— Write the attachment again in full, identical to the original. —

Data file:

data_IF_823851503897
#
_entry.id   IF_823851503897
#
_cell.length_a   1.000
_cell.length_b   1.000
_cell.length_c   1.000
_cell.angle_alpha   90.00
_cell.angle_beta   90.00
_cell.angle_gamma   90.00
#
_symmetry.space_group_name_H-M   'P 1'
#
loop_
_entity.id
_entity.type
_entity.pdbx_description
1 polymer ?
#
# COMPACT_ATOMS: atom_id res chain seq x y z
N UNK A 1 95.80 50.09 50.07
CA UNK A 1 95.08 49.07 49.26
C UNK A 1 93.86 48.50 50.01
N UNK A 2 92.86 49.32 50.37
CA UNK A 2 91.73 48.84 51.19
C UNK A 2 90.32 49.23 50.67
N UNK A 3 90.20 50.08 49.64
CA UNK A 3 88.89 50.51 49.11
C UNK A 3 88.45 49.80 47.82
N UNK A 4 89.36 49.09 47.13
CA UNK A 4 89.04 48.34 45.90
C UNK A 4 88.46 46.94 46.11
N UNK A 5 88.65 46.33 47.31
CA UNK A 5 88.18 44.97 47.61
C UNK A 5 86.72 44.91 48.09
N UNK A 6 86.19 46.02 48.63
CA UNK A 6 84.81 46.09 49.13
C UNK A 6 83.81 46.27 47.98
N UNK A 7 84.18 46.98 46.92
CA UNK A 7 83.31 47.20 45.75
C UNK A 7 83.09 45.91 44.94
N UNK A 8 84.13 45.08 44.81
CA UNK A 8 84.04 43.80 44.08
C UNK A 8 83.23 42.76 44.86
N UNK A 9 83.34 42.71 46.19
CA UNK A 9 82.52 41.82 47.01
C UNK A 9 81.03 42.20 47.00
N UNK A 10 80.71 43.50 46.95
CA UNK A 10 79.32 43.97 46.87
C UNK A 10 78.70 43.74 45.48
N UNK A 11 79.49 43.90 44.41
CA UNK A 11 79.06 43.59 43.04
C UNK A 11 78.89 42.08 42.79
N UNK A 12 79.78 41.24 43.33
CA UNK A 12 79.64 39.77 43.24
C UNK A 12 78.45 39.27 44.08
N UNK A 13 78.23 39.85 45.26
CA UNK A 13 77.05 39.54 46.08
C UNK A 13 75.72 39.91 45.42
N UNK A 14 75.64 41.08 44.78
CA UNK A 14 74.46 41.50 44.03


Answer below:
data_IF_823851503897
#
_entry.id   IF_823851503897
#
_cell.length_a   1.000
_cell.length_b   1.000
_cell.length_c   1.000
_cell.angle_alpha   90.00
_cell.angle_beta   90.00
_cell.angle_gamma   90.00
#
_symmetry.space_group_name_H-M   'P 1'
#
loop_
_entity.id
_entity.type
_entity.pdbx_description
1 polymer ?
#
# COMPACT_ATOMS: atom_id res chain seq x y z
N UNK A 1 95.80 50.09 50.07
CA UNK A 1 95.08 49.07 49.26
C UNK A 1 93.86 48.50 50.01
N UNK A 2 92.86 49.32 50.37
CA UNK A 2 91.73 48.84 51.19
C UNK A 2 90.32 49.23 50.67
N UNK A 3 90.20 50.08 49.64
CA UNK A 3 88.89 50.51 49.11
C UNK A 3 88.45 49.80 47.82
N UNK A 4 89.36 49.09 47.13
CA UNK A 4 89.04 48.34 45.90
C UNK A 4 88.46 46.94 46.11
N UNK A 5 88.65 46.33 47.31
CA UNK A 5 88.18 44.97 47.61
C UNK A 5 86.72 44.91 48.09
N UNK A 6 86.19 46.02 48.63
CA UNK A 6 84.81 46.09 49.13
C UNK A 6 83.81 46.27 47.98
N UNK A 7 84.18 46.98 46.92
CA UNK A 7 83.31 47.20 45.75
C UNK A 7 83.09 45.91 44.94
N UNK A 8 84.13 45.08 44.81
CA UNK A 8 84.04 43.80 44.08
C UNK A 8 83.23 42.76 44.86
N UNK A 9 83.34 42.71 46.19
CA UNK A 9 82.52 41.82 47.01
C UNK A 9 81.03 42.20 47.00
N UNK A 10 80.71 43.50 46.95
CA UNK A 10 79.32 43.97 46.87
C UNK A 10 78.70 43.74 45.48
N UNK A 11 79.49 43.90 44.41
CA UNK A 11 79.06 43.59 43.04
C UNK A 11 78.89 42.08 42.79
N UNK A 12 79.78 41.24 43.33
CA UNK A 12 79.64 39.77 43.24
C UNK A 12 78.45 39.27 44.08
N UNK A 13 78.23 39.85 45.26
CA UNK A 13 77.05 39.54 46.08
C UNK A 13 75.72 39.91 45.42
N UNK A 14 75.64 41.08 44.78
CA UNK A 14 74.46 41.50 44.03